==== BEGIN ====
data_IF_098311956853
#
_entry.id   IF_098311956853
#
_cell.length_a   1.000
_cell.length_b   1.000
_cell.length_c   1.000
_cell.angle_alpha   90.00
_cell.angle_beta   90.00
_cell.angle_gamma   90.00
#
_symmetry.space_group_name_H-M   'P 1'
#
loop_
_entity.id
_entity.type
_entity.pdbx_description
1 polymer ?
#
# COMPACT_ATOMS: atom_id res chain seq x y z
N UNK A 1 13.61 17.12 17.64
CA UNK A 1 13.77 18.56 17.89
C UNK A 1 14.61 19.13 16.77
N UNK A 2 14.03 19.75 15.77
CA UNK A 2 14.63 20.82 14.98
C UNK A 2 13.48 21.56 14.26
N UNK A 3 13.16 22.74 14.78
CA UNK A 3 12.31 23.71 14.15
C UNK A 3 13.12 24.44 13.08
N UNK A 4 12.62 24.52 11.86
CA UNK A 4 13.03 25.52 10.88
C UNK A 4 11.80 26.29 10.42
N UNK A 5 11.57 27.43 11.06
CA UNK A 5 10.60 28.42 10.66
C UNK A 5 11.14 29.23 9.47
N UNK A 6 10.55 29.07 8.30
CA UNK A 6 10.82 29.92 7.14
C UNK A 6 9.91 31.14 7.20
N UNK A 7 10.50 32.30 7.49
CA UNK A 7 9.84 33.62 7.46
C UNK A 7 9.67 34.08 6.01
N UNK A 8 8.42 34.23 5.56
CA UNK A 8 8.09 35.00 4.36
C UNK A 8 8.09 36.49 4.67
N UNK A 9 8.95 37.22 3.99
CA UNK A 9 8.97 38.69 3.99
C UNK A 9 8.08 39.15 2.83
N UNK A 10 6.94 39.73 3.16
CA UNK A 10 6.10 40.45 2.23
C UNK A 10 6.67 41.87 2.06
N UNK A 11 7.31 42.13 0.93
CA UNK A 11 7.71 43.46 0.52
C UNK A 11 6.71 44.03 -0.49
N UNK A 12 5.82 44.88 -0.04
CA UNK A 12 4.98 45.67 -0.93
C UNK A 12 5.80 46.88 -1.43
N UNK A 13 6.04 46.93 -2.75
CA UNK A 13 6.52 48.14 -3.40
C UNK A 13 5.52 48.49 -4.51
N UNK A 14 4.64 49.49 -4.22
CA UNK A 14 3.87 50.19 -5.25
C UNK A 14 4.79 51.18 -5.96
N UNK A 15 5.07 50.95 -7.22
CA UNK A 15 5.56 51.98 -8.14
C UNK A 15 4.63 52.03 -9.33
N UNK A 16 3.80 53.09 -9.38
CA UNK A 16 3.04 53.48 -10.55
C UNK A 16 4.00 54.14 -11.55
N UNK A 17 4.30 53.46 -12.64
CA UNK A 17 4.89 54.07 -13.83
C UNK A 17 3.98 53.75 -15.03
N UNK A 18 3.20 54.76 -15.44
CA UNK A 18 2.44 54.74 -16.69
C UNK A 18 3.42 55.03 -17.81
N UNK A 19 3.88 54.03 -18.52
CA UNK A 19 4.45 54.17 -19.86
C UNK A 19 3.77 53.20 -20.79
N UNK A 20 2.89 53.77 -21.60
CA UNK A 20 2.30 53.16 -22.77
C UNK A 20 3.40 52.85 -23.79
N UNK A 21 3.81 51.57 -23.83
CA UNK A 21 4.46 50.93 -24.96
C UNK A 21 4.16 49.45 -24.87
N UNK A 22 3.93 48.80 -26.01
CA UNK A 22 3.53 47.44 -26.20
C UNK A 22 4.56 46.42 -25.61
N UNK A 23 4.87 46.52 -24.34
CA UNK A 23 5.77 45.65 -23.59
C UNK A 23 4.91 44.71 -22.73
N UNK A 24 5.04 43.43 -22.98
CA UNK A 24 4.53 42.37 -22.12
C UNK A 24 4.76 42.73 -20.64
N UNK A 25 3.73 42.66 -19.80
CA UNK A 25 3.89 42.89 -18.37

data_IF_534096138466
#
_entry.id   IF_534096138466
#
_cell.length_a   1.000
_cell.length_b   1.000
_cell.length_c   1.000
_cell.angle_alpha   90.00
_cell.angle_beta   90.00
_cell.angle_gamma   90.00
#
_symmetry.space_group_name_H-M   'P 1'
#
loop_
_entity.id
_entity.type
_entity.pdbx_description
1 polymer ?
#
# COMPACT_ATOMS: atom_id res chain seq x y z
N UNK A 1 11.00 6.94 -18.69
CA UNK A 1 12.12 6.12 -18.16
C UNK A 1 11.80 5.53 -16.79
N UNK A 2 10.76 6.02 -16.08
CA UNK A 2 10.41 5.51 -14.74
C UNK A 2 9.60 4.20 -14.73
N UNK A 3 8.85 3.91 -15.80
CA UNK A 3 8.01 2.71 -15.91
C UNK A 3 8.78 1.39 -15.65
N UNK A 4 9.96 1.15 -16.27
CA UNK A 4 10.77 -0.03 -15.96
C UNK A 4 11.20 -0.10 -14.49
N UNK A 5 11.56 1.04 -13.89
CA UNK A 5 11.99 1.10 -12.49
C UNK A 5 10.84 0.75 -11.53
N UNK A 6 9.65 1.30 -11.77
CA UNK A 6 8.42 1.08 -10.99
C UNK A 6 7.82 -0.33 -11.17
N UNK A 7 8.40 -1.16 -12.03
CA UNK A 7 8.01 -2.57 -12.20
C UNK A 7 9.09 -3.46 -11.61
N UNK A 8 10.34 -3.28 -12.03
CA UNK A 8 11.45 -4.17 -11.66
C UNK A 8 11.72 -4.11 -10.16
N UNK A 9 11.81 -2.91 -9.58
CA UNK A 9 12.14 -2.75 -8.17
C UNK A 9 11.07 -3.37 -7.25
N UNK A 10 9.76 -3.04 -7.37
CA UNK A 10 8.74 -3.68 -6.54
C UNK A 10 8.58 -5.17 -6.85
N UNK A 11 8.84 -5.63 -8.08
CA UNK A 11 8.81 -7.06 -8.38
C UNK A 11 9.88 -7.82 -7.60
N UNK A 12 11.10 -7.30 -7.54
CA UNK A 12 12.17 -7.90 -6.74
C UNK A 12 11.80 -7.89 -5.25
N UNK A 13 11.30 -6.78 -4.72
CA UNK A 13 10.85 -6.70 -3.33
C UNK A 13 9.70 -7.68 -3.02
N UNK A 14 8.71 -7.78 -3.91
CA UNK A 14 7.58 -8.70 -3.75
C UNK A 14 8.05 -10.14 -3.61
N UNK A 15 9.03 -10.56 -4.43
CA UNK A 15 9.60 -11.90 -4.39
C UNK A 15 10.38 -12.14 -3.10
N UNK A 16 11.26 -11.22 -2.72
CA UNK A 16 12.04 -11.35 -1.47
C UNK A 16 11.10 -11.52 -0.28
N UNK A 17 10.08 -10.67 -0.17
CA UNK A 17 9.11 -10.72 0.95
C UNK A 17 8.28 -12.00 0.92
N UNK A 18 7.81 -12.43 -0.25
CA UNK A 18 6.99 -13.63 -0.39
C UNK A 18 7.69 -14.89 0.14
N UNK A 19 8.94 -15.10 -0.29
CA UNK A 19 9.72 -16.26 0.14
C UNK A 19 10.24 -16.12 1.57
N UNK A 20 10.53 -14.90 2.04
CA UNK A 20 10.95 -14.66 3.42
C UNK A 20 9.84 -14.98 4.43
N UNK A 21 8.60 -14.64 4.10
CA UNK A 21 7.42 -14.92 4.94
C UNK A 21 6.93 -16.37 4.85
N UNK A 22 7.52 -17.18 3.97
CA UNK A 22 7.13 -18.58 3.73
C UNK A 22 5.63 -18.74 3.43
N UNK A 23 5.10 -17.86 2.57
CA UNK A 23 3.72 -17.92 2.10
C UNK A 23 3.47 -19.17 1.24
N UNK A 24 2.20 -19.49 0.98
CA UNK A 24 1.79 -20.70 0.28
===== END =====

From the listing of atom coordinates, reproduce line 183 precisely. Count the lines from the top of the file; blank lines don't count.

C UNK A 23 3.47 -19.17 1.24